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Wayward Pines, Ep. 1.03, “Our Town, Our Law”

Wayward Pines, Ep. 1.03, “Our Town, Our Law”

Wayward Pines, Season 1, Episode 3, “Our Town, Our Law”
Written by Chad Hodge
Directed by Zal Batmanglij
Airs Thursdays at 9pm (ET) on Fox

You can say this for Wayward Pines: for a show that’s built on big mysteries and has a lot of actors that most shows would kill to have around for a few episodes, it’s not a show that has any reticence about making big moves. Perhaps because they’re conscious of only having ten episodes to play around with, or perhaps because they’re cognizant of having a limited amount of source material (not that that stops Game Of Thrones) but “Our Town, Our Law” pushes things forward in a very meaningful way. It upends circumstances for over half of the characters, takes out its second big-name star in as many weeks, and adds ever more sides to the polygon that is the true nature of Wayward Pines.

From a plot perspective, the most promising of those developments comes by finally introducing Theresa and Ben into the Wayward Pines universe. Their investigation into Ethan’s whereabouts takes them into Idaho and leads them to cross paths with Sheriff Pope, who fakes an oil leak as a way to manufacture a car crash. It comes on the heels of some good character work for both as they prove Ethan’s investigative skills have rubbed off on them, willing to defy Secret Service protocol to log into a terminal and figure out where his last stop was. They’re still the least interesting characters on this show, but they’ve taken on a degree of activity that makes them feel more realized, as opposed to a distraction from whatever kookiness is going on behind the electric fence.


Beyond keeping the two of them from feeling like they’re on a different show, reuniting the Burke clan in these circumstances is only a good thing for Wayward Pines. Ethan’s not going to get out of Wayward Pines long-term anytime soon, so in order to keep the character interesting he needs more motivations than simply returning to his family. Having to keep said family safe from the horrors of the town—and the question of how many of these horrors to disclose—creates a new set of obstacles, as well as introducing the question of whether or not he’ll be willing to follow the rules if it means sparing either of them from the act now known as a “Reckoning.” And given that both Theresa and Ben are highly sensitive to his relationship to Kate, it’s jeopardy to the one person who could might be his ally.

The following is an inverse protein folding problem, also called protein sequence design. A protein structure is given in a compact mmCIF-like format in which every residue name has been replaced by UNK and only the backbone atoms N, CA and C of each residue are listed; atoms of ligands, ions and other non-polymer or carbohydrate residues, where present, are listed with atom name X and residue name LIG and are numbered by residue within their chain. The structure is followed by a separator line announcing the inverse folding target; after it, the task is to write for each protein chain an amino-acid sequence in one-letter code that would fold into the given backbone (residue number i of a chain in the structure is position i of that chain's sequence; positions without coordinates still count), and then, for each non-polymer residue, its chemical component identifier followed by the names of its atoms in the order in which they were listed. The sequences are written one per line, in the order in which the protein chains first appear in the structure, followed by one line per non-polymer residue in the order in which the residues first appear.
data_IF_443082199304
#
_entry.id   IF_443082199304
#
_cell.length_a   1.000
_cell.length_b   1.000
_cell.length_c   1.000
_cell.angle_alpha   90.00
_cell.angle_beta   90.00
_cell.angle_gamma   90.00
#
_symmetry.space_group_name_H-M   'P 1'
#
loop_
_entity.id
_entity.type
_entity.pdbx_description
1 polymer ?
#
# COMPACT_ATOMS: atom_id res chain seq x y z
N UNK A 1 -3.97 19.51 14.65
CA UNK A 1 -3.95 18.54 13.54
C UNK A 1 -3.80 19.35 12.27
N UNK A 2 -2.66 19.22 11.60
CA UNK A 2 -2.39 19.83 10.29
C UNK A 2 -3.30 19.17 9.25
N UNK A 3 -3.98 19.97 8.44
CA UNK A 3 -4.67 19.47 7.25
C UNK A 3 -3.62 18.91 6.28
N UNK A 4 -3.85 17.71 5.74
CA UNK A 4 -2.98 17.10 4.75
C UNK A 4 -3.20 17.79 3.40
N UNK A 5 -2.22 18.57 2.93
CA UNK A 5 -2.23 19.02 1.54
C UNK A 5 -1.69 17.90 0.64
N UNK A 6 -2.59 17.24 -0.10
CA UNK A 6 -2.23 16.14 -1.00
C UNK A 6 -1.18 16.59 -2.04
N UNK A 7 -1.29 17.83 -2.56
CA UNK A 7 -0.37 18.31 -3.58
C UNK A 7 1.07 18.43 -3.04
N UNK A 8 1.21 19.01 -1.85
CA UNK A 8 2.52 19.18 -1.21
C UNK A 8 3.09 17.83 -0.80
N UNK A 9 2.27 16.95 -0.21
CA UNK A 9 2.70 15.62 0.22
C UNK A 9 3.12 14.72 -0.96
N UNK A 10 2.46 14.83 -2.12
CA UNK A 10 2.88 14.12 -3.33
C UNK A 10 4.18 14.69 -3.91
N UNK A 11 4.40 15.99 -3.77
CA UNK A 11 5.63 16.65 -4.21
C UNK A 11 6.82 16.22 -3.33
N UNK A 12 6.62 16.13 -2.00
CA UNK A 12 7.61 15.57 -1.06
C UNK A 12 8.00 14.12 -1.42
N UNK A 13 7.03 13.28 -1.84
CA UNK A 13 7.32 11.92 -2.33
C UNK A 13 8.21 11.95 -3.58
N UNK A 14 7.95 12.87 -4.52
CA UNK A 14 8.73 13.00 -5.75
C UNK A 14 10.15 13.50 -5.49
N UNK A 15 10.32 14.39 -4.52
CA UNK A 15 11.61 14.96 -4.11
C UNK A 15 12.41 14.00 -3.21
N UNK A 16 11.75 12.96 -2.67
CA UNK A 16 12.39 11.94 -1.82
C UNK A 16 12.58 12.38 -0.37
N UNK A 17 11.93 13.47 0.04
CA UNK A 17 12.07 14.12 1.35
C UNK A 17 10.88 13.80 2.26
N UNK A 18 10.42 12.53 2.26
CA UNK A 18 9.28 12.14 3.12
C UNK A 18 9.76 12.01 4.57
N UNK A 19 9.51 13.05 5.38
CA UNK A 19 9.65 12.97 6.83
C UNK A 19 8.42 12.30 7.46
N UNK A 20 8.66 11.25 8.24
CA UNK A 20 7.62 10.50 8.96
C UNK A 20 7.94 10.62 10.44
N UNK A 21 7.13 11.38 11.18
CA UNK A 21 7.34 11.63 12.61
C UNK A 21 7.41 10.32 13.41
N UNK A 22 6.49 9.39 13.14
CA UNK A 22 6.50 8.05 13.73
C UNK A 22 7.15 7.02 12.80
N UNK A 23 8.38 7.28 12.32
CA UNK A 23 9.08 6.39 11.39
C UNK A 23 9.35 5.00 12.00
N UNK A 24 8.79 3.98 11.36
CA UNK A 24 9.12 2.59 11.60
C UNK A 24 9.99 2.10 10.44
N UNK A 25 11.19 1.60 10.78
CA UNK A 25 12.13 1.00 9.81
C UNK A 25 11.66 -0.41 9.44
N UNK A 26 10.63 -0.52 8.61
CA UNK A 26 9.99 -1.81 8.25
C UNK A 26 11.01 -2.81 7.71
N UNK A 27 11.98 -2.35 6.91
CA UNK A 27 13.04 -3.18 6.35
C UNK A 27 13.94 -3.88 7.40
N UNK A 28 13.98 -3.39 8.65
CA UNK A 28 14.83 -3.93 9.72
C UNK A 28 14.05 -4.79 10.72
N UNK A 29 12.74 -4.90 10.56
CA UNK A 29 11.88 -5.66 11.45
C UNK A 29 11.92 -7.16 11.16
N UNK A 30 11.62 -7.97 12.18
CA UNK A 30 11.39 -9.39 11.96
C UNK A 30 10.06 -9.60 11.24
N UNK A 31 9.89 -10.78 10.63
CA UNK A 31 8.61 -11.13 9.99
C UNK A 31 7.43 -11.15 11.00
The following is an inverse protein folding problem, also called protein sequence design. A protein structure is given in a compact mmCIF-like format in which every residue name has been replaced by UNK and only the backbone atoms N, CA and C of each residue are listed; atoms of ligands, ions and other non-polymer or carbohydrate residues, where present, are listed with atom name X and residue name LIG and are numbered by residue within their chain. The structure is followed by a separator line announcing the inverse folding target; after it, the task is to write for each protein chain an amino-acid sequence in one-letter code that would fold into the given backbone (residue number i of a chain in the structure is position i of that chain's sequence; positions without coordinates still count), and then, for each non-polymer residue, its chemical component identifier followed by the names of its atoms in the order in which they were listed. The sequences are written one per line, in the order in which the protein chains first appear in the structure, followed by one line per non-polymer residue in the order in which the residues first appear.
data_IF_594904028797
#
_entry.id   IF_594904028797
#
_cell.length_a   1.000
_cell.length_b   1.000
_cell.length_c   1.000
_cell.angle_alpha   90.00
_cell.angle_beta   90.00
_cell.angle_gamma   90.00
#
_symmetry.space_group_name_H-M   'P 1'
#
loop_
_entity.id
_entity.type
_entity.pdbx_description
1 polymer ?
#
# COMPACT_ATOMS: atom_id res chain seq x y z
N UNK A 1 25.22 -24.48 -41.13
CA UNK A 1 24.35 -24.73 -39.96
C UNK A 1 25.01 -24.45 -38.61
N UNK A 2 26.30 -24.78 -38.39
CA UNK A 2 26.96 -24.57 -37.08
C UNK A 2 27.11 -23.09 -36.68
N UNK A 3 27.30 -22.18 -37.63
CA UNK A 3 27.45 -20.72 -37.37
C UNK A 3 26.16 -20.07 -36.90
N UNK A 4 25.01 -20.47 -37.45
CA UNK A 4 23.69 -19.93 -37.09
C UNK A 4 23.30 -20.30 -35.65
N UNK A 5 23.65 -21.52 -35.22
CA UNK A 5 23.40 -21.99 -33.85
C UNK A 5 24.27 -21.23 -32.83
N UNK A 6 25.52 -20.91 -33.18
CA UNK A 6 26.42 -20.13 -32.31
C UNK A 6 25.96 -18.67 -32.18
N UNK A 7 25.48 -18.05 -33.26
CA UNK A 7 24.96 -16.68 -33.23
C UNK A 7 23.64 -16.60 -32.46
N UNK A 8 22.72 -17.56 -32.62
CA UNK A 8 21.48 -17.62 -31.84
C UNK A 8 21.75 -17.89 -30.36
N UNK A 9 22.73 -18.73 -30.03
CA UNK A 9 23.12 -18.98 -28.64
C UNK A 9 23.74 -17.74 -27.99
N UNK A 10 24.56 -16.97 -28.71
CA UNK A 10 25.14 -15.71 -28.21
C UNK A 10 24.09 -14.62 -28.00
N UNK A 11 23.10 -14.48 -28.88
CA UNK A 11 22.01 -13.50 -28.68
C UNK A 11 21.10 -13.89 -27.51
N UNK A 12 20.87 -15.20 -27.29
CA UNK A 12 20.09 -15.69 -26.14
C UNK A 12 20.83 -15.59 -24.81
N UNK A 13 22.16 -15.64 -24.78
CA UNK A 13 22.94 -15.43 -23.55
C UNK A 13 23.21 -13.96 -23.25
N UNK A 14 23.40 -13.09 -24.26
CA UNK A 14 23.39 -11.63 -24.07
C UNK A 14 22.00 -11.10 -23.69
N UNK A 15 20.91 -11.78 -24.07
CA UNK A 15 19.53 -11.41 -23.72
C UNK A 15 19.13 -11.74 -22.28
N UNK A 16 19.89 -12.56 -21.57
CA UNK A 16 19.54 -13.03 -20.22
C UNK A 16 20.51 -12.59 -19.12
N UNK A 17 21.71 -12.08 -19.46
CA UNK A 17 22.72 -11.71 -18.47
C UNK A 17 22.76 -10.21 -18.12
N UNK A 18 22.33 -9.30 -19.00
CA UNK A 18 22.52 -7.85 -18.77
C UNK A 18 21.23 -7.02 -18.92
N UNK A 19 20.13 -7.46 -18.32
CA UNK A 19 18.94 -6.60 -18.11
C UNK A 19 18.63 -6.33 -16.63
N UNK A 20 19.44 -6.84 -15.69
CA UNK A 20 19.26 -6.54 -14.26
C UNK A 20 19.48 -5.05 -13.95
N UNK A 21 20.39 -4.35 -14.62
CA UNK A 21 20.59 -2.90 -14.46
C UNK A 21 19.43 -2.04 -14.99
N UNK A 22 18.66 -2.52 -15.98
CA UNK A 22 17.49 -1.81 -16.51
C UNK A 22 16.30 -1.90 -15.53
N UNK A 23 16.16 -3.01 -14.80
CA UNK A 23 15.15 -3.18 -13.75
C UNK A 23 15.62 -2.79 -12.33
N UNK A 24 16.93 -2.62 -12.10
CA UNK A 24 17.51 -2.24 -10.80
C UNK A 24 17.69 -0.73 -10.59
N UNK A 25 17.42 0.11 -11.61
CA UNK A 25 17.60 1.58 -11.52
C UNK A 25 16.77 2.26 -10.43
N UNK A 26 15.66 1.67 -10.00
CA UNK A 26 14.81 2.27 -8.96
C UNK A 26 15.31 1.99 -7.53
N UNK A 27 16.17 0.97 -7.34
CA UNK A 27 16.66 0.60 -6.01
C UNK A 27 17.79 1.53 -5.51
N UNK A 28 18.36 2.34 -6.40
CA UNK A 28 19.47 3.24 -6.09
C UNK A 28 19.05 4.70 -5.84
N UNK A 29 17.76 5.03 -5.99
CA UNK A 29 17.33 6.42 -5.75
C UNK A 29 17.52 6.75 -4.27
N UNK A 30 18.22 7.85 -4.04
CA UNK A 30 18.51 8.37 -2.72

Speaking of his relationship with Kate, that’s a dynamic that’s given more shading this week as Ethan doubles down on trying to work with her in the wake of Beverly’s death. We learn that not only is she subject to the same weird time-shifting effect that plagued Beverly—the five weeks that have passed since they last met have felt like 12 years to her—but her acceptance of the status quo is a survival mechanism more than it is the action of the true believers who recite the town dogma to Pope. (Nurse Pam in particular has an almost beatific look on her face as she speaks of embracing the present.) The uncertainty of her loyalties remains an important part of Wayward Pines, and it’s good that “Our Town, Our Law” adds some clarity to why she’s helping Ethan but doesn’t commit to a full alliance.

Ethan doesn’t need Kate to keep getting to the bottom of things though, as he hijacks a truck and digs even deeper into what makes Wayward Pines tick. Here we get a Twilight Zone reveal of pulling back the curtain, as a journey via delivery van illustrates just how artificial this town is, taking Ethan into a full-bore bunker full of cars coated in dust (including his family car) and signs that imply this may only be one of many destinations. There’s a good vibe of expansion going on and the whole scene as directed by Zal Batmanglij has the fun feeling of a video game stealth section, Ethan darting from place to place and finding the right amount of cover on his way to an objective.